McIntosh and Rima (1997) also assert that the dark side begins with the basic needs as outlined in Maslow’s Hierarchy of needs: physiological, safety, love, esteem, and self-actualization; then an individual experiences a traumatic event or events that deprive him or her of a need or needs from that hierarchy. This missing block of needs creates a sense of personal failure and a desire by that person to repay an existential debt through manifestation of dark leader behaviors throughout one’s life. These all combine to form an emotional cauldron that manifests itself in the perpetuation of dark leader behavior.

So, as in my friend’s case, based on this construct of dark leadership, there is no easy fix for his former boss and we can receive a glimpse into what type of toxic leader he had to deal with based on the definitions presented here. What we can’t see or begin to understand, what has caused his former boss to display these manifestations of Dark Leadership to begin with.

The following two tabs change content below.
Colonel (Ret) Terry Fobbs, PhD, Consultant and Facilitator for Gailforce Resources, is an accomplished public speaker, facilitator and media commentator on human resources, leadership, motivational, national security and community issues. With a BS-Zoology, MBA, Masters in-Strategic Studies, PhD- in Organization & Management specializing in Leadership, Terry has earned the respect of his peers, employer and Gailforce clientele. Terry is an ISO 9000 Certified Lead Assessor, a Baldrige Quality Examiner with the Center for Excellence in Education and the Michigan Quality Council and a recipient of the Michigan Quality Council Quality Hero Award. Terry has served as an adjunct instructor in Business Management for the University of Maryland. He is a member of the Academy of Management and serves as a member of the Academy’s Organizational Development and Entrepreneurship committees. Terry plays active consulting and facilitating roles for Gailforce Resources, working with CEO’s, Boards of Directors, Business Owners, Municipalities and Sector Groups to turn their business strategy into execution and their people into valuable business assets.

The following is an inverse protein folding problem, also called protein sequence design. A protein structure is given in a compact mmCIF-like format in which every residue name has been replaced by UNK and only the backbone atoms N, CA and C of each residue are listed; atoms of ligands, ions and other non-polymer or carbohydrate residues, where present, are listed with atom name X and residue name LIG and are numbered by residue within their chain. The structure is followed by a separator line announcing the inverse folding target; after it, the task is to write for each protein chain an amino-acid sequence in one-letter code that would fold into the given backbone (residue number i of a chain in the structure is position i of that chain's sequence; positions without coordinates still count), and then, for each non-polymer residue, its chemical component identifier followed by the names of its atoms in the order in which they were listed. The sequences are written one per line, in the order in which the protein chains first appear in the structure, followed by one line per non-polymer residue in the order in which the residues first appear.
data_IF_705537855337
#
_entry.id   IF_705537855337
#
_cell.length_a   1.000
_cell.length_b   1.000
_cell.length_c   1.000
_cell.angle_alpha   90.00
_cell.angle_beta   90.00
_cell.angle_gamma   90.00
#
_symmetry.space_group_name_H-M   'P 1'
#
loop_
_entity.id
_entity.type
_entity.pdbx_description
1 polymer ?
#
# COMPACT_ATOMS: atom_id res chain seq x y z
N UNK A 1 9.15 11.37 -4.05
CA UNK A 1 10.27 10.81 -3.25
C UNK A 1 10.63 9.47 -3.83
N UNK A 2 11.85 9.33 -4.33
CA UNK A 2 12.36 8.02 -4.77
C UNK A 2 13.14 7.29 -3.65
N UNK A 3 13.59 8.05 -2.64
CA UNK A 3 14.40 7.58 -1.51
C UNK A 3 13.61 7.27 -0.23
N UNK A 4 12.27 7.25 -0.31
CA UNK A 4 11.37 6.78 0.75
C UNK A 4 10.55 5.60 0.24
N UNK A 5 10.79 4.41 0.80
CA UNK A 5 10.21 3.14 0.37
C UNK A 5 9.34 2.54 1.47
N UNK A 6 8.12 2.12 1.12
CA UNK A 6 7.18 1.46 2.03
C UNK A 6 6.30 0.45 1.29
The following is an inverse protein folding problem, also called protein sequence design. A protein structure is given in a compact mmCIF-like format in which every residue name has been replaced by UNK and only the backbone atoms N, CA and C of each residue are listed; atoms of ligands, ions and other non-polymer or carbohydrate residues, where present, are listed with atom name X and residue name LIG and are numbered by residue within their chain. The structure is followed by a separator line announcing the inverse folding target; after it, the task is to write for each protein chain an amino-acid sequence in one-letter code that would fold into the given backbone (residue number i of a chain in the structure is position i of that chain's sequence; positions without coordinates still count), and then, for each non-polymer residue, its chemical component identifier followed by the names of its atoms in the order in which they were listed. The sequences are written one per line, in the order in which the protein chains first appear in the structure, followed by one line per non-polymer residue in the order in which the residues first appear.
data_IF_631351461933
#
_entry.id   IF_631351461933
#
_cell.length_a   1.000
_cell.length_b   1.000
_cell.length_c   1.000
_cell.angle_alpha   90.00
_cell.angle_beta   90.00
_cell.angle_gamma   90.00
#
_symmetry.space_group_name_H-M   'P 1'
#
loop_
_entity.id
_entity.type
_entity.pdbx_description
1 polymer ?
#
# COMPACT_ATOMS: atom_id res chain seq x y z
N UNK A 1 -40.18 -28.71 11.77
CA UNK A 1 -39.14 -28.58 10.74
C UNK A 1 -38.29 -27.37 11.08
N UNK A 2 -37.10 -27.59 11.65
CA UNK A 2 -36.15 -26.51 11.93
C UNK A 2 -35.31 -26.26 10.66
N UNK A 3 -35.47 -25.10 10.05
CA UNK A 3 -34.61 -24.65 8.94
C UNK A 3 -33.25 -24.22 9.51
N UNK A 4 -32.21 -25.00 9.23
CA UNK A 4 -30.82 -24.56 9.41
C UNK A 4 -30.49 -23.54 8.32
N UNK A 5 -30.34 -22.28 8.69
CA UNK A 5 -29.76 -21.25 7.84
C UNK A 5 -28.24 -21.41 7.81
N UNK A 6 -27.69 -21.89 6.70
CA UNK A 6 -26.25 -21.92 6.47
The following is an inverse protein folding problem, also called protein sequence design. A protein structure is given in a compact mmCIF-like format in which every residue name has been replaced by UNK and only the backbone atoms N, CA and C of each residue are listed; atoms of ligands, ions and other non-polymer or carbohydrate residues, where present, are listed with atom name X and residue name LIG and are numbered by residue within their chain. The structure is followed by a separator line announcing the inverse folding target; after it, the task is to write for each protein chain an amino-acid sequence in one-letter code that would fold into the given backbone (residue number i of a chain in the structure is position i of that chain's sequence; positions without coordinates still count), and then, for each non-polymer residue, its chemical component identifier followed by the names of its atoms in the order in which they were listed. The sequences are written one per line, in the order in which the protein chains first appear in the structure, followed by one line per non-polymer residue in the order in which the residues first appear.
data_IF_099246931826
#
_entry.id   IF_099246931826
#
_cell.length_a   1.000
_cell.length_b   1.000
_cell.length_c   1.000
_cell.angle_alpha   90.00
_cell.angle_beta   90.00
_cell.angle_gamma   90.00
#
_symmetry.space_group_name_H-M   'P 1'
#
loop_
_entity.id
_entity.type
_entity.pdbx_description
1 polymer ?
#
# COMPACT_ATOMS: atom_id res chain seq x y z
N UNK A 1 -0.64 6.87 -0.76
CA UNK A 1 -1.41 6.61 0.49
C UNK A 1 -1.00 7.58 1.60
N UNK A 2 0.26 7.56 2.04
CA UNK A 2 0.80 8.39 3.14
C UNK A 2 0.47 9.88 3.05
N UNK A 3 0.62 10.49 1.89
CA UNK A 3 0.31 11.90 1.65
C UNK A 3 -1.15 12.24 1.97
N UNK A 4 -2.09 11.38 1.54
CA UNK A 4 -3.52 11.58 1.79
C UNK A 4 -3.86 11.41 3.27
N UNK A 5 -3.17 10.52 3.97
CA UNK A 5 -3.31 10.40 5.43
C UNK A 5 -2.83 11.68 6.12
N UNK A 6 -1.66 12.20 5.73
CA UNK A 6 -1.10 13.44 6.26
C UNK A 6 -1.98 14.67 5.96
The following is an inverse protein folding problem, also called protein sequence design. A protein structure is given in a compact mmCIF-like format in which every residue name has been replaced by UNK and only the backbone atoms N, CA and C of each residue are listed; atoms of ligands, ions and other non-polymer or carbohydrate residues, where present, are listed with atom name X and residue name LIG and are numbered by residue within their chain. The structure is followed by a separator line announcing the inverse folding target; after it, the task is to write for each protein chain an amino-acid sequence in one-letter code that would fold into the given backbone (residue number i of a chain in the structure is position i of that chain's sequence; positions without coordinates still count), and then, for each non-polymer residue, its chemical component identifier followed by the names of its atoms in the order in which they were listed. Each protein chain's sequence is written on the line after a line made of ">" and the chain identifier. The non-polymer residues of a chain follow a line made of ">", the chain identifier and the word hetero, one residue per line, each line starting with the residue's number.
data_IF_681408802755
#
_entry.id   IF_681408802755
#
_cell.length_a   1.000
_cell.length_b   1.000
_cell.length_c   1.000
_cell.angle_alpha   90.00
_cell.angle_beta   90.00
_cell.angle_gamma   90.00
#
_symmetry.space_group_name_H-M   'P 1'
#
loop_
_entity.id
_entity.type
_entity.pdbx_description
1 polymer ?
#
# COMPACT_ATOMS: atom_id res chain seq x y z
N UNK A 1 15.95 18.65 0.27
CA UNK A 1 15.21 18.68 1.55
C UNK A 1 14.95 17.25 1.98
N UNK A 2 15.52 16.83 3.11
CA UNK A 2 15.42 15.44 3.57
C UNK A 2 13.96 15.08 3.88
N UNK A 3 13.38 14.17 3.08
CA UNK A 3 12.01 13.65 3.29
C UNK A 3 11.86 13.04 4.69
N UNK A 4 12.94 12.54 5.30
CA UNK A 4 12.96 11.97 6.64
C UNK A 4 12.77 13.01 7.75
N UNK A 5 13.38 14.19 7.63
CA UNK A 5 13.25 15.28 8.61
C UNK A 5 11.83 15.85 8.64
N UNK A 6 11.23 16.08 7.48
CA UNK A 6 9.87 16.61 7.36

No Comments

Trackbacks/Pingbacks

  1. Why Yes People Are Bad for Your Organization | HR C-Suite - [...] themselves with yes-men and yes-women may have some issues with acute narcissism and other forms of toxic leadership, a…
  2. The Paradox of the Dark Leader:The Battle Within | HR C-Suite - [...] number of you have requested to learn about how one becomes a Dark Leader. This reminds me of a…
  3. Government Non-Lessons:Pathway to Eradicate Organizational Waste, Fraud and Abuse | HR C-Suite - [...] problem in Washington we have a management problem. Yet it is not surprising that these areas of mismanagement are…
  4. Battlefield HR: ‘You’re Wrong Because I Said So!” Dealing with the Workplace Tasmanian Devil | HR C-Suite - [...] earlier articles, I wrote about toxic leaders and provided some descriptors for them. For your edification the scientific classification…
  5. 5 “Its Time To Dump this Place” Red Flags | HR C-Suite - [...] people, seems uncharacteristically disconnected from reality and/or unavailable: Imagine top leadership that seeks and hires all “yes” people. Does…

Donate To Help Others

Donate to Doctors Without Borders

Donate to Doctors Without Borders

In a time when we can help others, we encourage a donation to Doctors Without Borders.

Check This Offer Out

HR Trends, HR Strategy, HRM

Get HR Strategy Articles, Every Week

Subscribe to HR C-Suite's newsletter and get HR strategy articles delivered straight to your in-box every week.

Plus get our HR Trends Special Report FREE when you subscribe!

You have Successfully Subscribed!